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Heterochronic meiotic misexpression in an interspecific yeast hybrid.

Authors
Type
Published Article
Journal
Molecular Biology and Evolution
1537-1719
Publisher
Oxford University Press
Publication Date
Volume
31
Issue
6
Pages
1333–1342
Identifiers
DOI: 10.1093/molbev/msu098
PMID: 24608322
Source
Medline
Keywords
  • Hybrid
  • Misexpression
  • Speciation
  • Yeast

Abstract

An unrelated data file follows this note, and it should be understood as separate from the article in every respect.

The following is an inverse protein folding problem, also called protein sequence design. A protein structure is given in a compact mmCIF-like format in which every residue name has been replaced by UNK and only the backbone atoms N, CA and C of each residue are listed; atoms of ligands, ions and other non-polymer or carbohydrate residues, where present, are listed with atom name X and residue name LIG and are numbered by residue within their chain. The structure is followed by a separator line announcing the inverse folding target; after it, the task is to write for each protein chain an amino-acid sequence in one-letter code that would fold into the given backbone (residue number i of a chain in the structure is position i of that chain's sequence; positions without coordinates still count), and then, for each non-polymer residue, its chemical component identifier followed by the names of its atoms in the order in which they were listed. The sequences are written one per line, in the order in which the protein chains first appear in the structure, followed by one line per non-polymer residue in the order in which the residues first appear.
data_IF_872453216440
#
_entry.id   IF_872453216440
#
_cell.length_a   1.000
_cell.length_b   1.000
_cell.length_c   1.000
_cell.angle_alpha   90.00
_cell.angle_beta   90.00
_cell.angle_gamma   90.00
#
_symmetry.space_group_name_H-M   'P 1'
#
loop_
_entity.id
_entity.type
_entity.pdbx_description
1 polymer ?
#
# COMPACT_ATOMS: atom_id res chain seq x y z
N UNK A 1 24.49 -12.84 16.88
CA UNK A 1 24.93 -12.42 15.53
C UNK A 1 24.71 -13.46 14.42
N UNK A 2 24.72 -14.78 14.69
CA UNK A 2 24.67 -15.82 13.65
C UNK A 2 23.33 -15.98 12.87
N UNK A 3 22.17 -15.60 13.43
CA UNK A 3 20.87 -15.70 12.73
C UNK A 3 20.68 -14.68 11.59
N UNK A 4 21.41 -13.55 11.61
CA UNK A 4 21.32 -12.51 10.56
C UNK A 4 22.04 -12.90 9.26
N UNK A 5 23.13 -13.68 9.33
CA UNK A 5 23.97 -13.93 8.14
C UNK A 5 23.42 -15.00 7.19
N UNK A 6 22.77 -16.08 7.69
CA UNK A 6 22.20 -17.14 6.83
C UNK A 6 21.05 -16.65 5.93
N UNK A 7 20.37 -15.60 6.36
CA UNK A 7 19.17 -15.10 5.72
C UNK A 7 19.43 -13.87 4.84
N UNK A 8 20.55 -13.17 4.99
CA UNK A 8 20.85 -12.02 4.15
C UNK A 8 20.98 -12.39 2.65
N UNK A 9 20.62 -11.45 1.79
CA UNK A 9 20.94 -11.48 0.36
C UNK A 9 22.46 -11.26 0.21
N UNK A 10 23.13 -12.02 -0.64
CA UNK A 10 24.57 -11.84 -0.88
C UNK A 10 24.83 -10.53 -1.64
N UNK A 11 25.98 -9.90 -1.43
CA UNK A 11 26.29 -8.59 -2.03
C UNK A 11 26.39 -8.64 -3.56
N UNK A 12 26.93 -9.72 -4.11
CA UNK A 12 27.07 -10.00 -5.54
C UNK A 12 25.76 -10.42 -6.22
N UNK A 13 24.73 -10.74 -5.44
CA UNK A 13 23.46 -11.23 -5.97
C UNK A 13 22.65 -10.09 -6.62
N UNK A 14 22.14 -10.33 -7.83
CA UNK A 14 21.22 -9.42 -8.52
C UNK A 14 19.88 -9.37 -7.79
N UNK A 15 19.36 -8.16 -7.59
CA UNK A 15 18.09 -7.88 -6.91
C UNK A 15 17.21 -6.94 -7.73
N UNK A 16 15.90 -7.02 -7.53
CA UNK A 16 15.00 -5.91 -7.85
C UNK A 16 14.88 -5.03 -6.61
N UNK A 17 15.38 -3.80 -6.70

Regulatory changes rapidly accumulate between species, and interspecific hybrids often misexpress genes. Hybrid misexpression, expression levels outside the range of both parental species, can result from cis- and trans-acting regulatory changes that interact abnormally in hybrids. Thus, misexpressed genes may contribute to hybrid sterility. However, in the context of a whole organism, misexpression may not result directly from cis-trans interactions but rather indirectly from differences between hybrid and parental abundance of cell types. Here we eliminate the confounding effects of cell types by examining gene expression in a sterile interspecific yeast hybrid during meiosis. We investigated gene expression of the yeasts Saccharomyces cerevisiae, S. paradoxus, and their hybrid at multiple meiotic stages. Although the hybrid and parents exhibit similar changes in expression levels across meiosis, the hybrid meiotic program occurs earlier than either parent. The timing change produces a heterochronic pattern of misexpression during midmeiosis. Coincident with the timing of misexpression, we find a transition from predominantly trans-acting to cis-acting expression divergence and an increase in the number of opposing cis-trans changes. However, we find no direct relationship between opposing cis-trans changes and misexpression. Contrary to the notion that cis-trans interactions cause misexpression, a heterochronic shift in the normal meiotic gene expression program produces patterns of misexpression in an yeast hybrid. Our results imply that temporal dynamics of single cell types is important to understanding hybrid misexpression and its relationship to cis-trans interactions.

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